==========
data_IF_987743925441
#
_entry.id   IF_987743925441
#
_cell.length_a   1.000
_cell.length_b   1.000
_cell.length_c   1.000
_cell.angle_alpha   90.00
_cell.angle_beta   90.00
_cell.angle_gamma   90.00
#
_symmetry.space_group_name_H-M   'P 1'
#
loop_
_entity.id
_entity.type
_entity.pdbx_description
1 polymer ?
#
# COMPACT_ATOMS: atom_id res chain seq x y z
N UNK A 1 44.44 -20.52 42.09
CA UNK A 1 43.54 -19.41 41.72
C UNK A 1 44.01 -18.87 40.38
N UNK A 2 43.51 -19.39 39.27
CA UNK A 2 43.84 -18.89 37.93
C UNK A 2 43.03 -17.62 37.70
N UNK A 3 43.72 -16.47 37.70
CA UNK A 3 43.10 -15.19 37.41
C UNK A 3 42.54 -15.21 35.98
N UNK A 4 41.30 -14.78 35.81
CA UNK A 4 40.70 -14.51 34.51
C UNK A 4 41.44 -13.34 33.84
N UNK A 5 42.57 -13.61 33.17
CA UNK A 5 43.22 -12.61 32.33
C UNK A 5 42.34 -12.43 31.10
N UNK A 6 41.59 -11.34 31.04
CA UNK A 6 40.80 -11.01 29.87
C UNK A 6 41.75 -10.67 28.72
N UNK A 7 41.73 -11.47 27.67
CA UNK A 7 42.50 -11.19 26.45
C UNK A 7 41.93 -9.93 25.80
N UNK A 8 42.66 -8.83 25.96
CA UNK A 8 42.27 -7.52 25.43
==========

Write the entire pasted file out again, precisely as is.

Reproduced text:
data_IF_987743925441
#
_entry.id   IF_987743925441
#
_cell.length_a   1.000
_cell.length_b   1.000
_cell.length_c   1.000
_cell.angle_alpha   90.00
_cell.angle_beta   90.00
_cell.angle_gamma   90.00
#
_symmetry.space_group_name_H-M   'P 1'
#
loop_
_entity.id
_entity.type
_entity.pdbx_description
1 polymer ?
#
# COMPACT_ATOMS: atom_id res chain seq x y z
N UNK A 1 44.44 -20.52 42.09
CA UNK A 1 43.54 -19.41 41.72
C UNK A 1 44.01 -18.87 40.38
N UNK A 2 43.51 -19.39 39.27
CA UNK A 2 43.84 -18.89 37.93
C UNK A 2 43.03 -17.62 37.70
N UNK A 3 43.72 -16.47 37.70
CA UNK A 3 43.10 -15.19 37.41
C UNK A 3 42.54 -15.21 35.98
N UNK A 4 41.30 -14.78 35.81
CA UNK A 4 40.70 -14.51 34.51
C UNK A 4 41.44 -13.34 33.84
N UNK A 5 42.57 -13.61 33.17
CA UNK A 5 43.22 -12.61 32.33
C UNK A 5 42.34 -12.43 31.10
N UNK A 6 41.59 -11.34 31.04
CA UNK A 6 40.80 -11.01 29.87
C UNK A 6 41.75 -10.67 28.72
N UNK A 7 41.73 -11.47 27.67
CA UNK A 7 42.50 -11.19 26.45
C UNK A 7 41.93 -9.93 25.80
N UNK A 8 42.66 -8.83 25.96
CA UNK A 8 42.27 -7.52 25.43